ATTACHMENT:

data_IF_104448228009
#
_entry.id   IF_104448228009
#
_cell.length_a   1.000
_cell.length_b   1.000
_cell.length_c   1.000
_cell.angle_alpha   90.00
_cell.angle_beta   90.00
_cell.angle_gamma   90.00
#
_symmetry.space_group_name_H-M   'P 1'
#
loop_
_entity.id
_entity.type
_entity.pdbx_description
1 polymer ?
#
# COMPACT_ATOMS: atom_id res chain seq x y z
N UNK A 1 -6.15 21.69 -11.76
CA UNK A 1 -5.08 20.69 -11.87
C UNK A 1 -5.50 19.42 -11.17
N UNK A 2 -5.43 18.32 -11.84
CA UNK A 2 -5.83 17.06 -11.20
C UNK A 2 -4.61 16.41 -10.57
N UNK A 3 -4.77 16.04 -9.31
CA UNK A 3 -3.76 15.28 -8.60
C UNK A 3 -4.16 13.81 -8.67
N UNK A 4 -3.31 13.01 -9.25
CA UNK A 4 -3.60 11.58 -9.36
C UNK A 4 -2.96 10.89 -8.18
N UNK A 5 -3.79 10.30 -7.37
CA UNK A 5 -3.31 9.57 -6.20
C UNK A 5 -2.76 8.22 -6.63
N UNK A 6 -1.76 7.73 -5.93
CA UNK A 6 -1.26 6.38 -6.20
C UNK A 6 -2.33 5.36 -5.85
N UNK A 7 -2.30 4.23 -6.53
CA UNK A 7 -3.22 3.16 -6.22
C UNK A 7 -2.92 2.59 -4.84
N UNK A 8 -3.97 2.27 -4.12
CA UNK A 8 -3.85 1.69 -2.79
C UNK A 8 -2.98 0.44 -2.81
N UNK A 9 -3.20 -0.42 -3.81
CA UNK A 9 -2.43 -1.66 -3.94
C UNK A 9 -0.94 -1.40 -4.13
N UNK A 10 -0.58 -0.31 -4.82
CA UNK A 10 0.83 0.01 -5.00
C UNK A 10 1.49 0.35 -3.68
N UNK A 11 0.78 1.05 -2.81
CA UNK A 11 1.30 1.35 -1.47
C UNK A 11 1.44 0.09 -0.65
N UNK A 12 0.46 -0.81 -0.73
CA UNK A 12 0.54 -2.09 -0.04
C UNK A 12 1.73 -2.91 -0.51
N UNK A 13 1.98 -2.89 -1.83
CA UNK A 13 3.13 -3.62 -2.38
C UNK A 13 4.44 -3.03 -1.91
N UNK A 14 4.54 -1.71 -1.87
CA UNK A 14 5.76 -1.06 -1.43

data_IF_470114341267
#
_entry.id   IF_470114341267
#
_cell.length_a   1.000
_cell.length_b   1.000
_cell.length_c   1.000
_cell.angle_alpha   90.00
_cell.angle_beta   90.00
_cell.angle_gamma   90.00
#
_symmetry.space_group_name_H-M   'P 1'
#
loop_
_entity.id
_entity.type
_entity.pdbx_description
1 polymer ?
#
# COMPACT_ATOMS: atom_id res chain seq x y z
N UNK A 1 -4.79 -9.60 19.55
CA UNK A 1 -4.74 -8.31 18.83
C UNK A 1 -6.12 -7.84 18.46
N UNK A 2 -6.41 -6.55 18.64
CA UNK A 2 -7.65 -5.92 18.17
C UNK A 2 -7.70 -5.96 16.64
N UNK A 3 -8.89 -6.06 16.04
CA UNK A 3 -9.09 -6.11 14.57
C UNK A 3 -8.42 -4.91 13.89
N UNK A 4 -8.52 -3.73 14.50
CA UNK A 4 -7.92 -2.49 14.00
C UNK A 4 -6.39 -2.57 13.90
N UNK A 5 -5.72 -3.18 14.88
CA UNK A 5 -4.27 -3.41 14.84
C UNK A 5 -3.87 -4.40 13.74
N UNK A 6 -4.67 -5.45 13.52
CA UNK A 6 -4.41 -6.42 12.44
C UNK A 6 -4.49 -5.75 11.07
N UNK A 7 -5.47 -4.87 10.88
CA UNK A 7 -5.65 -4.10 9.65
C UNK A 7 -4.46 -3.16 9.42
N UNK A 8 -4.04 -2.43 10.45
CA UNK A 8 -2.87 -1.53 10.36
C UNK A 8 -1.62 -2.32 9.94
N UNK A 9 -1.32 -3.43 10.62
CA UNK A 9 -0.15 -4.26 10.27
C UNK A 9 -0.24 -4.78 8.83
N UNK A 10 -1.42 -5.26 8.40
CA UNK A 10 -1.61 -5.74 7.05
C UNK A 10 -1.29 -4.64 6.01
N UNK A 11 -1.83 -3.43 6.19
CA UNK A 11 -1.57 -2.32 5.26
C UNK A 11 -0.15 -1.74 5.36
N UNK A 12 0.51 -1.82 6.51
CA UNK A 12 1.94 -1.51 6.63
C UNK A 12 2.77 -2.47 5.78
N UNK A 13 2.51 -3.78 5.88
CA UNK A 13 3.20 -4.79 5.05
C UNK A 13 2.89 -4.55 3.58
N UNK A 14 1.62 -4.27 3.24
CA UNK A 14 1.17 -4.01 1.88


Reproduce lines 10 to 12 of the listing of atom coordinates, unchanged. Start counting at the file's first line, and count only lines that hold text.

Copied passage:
_cell.angle_gamma   90.00
#
_symmetry.space_group_name_H-M   'P 1'